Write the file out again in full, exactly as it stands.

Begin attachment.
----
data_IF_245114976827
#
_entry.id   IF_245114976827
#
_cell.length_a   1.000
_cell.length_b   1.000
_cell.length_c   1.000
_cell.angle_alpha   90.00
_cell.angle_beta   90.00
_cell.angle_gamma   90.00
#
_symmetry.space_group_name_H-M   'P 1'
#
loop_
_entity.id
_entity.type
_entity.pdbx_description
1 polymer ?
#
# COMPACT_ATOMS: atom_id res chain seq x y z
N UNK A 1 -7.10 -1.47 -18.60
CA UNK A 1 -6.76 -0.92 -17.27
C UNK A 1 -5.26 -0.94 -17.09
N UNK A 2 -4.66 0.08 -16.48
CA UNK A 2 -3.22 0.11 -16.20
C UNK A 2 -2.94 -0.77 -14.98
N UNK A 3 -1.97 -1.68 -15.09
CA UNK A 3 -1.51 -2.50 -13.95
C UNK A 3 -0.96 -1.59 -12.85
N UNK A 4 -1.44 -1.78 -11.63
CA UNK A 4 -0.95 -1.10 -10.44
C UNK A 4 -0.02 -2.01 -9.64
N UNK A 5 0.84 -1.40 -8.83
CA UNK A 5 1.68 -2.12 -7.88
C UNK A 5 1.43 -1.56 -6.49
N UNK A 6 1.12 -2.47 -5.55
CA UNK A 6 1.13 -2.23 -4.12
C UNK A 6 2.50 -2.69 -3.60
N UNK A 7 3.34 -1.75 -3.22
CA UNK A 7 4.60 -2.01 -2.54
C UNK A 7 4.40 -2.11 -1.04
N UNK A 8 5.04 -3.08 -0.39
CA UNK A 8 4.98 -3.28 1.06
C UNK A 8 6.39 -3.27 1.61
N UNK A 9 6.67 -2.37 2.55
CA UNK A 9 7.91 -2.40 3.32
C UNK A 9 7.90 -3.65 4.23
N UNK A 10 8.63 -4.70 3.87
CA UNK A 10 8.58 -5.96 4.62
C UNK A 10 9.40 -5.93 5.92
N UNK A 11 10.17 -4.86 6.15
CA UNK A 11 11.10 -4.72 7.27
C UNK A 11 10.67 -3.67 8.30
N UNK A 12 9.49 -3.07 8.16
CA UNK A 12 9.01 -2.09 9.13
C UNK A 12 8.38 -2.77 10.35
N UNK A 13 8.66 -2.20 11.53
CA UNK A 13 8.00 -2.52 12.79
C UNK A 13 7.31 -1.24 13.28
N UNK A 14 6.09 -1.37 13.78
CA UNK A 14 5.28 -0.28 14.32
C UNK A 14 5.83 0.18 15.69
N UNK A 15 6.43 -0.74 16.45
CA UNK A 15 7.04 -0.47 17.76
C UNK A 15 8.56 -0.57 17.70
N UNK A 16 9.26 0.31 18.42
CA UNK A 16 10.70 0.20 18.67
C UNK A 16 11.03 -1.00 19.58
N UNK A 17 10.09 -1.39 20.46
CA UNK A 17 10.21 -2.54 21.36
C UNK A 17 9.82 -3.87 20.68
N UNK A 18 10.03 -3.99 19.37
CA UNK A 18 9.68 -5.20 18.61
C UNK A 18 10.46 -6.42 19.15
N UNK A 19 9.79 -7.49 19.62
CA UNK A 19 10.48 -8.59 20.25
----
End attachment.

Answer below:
data_IF_245114976827
#
_entry.id   IF_245114976827
#
_cell.length_a   1.000
_cell.length_b   1.000
_cell.length_c   1.000
_cell.angle_alpha   90.00
_cell.angle_beta   90.00
_cell.angle_gamma   90.00
#
_symmetry.space_group_name_H-M   'P 1'
#
loop_
_entity.id
_entity.type
_entity.pdbx_description
1 polymer ?
#
# COMPACT_ATOMS: atom_id res chain seq x y z
N UNK A 1 -7.10 -1.47 -18.60
CA UNK A 1 -6.76 -0.92 -17.27
C UNK A 1 -5.26 -0.94 -17.09
N UNK A 2 -4.66 0.08 -16.48
CA UNK A 2 -3.22 0.11 -16.20
C UNK A 2 -2.94 -0.77 -14.98
N UNK A 3 -1.97 -1.68 -15.09
CA UNK A 3 -1.51 -2.50 -13.95
C UNK A 3 -0.96 -1.59 -12.85
N UNK A 4 -1.44 -1.78 -11.63
CA UNK A 4 -0.95 -1.10 -10.44
C UNK A 4 -0.02 -2.01 -9.64
N UNK A 5 0.84 -1.40 -8.83
CA UNK A 5 1.68 -2.12 -7.88
C UNK A 5 1.43 -1.56 -6.49
N UNK A 6 1.12 -2.47 -5.55
CA UNK A 6 1.13 -2.23 -4.12
C UNK A 6 2.50 -2.69 -3.60
N UNK A 7 3.34 -1.75 -3.22
CA UNK A 7 4.60 -2.01 -2.54
C UNK A 7 4.40 -2.11 -1.04
N UNK A 8 5.04 -3.08 -0.39
CA UNK A 8 4.98 -3.28 1.06
C UNK A 8 6.39 -3.27 1.61
N UNK A 9 6.67 -2.37 2.55
CA UNK A 9 7.91 -2.40 3.32
C UNK A 9 7.90 -3.65 4.23
N UNK A 10 8.63 -4.70 3.87
CA UNK A 10 8.58 -5.96 4.62
C UNK A 10 9.40 -5.93 5.92
N UNK A 11 10.17 -4.86 6.15
CA UNK A 11 11.10 -4.72 7.27
C UNK A 11 10.67 -3.67 8.30
N UNK A 12 9.49 -3.07 8.16
CA UNK A 12 9.01 -2.09 9.13
C UNK A 12 8.38 -2.77 10.35
N UNK A 13 8.66 -2.20 11.53
CA UNK A 13 8.00 -2.52 12.79
C UNK A 13 7.31 -1.24 13.28
N UNK A 14 6.09 -1.37 13.78
CA UNK A 14 5.28 -0.28 14.32
C UNK A 14 5.83 0.18 15.69
N UNK A 15 6.43 -0.74 16.45
CA UNK A 15 7.04 -0.47 17.76
C UNK A 15 8.56 -0.57 17.70
N UNK A 16 9.26 0.31 18.42
CA UNK A 16 10.70 0.20 18.67
C UNK A 16 11.03 -1.00 19.58
N UNK A 17 10.09 -1.39 20.46
CA UNK A 17 10.21 -2.54 21.36
C UNK A 17 9.82 -3.87 20.68
N UNK A 18 10.03 -3.99 19.37
CA UNK A 18 9.68 -5.20 18.61
C UNK A 18 10.46 -6.42 19.15
N UNK A 19 9.79 -7.49 19.62
CA UNK A 19 10.48 -8.59 20.25